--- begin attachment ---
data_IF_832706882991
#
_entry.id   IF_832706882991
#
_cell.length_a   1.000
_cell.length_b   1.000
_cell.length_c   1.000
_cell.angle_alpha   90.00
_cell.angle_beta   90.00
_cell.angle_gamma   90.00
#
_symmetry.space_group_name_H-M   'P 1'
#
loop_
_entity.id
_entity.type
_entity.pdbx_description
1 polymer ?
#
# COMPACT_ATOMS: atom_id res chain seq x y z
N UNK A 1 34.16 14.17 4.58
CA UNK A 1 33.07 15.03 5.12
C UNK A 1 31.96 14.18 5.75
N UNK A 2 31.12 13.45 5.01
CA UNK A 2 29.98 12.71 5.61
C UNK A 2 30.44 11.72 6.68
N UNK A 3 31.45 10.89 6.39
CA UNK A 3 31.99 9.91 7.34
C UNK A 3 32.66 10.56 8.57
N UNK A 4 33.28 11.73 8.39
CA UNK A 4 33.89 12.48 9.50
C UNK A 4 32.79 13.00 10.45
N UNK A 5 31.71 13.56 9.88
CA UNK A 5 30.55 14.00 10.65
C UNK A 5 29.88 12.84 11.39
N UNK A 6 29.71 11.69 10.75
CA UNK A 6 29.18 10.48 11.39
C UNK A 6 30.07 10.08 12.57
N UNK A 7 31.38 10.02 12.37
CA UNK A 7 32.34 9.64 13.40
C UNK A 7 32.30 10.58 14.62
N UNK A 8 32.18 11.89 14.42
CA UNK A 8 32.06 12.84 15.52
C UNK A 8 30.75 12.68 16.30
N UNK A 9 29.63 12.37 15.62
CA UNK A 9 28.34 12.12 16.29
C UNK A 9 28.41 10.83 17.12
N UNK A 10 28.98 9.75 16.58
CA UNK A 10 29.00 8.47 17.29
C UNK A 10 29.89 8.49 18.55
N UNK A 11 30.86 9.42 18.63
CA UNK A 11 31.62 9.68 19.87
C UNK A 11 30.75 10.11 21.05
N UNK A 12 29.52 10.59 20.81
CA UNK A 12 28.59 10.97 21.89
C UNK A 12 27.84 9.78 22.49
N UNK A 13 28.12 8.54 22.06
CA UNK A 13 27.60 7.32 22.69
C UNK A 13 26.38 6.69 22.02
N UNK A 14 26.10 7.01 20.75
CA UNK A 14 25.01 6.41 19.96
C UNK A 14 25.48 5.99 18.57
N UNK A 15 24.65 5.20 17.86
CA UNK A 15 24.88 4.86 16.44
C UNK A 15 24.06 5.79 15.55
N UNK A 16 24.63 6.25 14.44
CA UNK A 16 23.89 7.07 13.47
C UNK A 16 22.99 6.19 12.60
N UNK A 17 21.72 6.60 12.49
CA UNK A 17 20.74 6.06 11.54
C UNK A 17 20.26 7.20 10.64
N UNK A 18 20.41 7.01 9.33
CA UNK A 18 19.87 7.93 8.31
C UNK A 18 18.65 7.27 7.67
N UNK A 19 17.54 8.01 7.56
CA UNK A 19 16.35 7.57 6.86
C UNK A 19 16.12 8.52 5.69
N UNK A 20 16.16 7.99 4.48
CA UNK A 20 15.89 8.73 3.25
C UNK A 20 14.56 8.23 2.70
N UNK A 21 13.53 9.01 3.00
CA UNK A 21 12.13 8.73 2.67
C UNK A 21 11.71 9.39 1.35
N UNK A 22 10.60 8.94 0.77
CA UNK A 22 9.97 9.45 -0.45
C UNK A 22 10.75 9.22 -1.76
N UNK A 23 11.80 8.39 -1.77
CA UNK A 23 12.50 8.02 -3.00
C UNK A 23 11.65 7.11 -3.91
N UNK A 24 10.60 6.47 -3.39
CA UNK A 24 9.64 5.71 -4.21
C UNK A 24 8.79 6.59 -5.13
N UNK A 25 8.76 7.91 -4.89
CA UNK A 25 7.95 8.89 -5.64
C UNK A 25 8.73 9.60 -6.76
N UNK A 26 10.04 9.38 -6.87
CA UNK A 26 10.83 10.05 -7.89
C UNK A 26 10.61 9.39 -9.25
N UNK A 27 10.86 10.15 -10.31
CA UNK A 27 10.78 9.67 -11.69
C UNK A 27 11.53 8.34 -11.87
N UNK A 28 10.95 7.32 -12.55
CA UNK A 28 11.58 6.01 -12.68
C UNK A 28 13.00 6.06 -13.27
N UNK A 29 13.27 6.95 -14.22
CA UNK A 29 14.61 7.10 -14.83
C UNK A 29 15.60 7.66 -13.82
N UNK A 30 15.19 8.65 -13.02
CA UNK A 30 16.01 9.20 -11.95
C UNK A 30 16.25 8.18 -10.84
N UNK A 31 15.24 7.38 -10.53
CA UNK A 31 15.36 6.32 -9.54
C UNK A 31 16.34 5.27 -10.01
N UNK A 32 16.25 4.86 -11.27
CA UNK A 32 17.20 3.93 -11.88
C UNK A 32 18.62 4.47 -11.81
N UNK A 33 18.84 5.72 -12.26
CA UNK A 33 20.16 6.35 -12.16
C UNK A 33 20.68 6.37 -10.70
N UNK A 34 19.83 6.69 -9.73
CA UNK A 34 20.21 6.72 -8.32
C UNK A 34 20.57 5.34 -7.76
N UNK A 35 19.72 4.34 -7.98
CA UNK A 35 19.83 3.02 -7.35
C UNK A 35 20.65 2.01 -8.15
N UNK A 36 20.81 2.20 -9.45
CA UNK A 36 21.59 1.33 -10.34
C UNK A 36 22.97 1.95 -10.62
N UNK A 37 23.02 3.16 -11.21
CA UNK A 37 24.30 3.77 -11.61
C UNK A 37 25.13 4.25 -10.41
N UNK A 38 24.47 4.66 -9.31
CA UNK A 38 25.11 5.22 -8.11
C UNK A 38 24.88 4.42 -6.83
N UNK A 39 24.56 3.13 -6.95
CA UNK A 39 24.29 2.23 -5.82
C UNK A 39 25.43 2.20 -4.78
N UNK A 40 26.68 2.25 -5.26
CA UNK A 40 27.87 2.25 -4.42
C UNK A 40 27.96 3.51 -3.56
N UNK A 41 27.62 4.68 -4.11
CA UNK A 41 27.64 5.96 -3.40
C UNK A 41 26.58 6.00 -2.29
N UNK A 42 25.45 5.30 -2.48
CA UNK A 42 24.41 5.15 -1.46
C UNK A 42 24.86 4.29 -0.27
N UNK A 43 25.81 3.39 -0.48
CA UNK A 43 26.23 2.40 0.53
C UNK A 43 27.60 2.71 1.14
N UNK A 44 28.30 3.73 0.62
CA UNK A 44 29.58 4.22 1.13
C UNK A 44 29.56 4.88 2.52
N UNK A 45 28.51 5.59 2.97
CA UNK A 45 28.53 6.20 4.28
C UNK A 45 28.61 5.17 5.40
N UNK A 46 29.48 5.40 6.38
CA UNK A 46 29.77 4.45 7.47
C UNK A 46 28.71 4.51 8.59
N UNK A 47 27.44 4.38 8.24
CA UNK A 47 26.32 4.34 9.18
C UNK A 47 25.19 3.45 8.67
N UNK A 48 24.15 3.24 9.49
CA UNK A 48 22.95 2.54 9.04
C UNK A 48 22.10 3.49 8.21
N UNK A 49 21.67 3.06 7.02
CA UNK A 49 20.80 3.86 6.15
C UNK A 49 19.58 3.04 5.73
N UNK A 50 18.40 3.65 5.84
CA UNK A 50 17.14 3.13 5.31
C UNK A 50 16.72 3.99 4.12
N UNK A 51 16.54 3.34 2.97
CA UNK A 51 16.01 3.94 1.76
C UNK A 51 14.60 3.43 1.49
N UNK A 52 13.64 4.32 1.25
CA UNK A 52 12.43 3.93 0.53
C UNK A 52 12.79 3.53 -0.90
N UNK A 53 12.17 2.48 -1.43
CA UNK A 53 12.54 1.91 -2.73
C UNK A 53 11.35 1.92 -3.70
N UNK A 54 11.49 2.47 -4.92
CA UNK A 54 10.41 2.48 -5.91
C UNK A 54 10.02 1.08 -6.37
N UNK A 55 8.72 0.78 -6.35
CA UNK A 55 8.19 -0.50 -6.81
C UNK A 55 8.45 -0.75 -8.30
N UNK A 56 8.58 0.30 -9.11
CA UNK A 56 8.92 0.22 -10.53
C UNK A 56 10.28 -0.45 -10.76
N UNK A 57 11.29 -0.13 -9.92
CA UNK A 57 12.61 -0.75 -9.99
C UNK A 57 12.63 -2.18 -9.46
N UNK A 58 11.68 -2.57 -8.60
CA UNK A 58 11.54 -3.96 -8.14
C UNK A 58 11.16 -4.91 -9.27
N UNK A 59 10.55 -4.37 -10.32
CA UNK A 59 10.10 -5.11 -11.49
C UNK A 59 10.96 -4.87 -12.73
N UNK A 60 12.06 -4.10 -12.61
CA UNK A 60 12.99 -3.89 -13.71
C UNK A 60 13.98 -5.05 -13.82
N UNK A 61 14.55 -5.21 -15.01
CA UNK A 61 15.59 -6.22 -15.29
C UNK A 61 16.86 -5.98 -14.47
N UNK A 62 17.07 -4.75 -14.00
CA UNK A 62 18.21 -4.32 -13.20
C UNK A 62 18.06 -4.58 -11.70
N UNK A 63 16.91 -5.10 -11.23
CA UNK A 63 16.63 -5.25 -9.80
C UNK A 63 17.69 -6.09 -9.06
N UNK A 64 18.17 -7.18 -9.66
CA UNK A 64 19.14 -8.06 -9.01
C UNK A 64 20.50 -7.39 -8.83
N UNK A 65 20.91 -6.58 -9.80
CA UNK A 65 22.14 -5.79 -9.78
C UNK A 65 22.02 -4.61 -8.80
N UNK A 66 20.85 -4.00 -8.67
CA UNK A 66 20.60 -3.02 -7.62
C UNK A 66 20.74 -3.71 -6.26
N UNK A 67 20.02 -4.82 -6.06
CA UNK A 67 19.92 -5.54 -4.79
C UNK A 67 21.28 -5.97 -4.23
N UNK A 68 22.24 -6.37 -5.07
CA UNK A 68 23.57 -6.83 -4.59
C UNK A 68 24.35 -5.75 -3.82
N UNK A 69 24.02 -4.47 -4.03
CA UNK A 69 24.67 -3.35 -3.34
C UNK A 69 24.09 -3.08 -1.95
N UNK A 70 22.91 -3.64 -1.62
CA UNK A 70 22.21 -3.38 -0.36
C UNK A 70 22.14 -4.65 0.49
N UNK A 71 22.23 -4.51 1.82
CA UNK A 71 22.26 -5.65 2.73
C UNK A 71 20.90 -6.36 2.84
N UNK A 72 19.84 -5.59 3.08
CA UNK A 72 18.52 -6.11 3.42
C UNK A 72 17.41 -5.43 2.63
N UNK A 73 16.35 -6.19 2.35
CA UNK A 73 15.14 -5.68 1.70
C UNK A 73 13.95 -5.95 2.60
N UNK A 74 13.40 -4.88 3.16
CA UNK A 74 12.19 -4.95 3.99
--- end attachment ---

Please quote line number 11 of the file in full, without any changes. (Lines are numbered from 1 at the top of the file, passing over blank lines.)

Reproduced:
#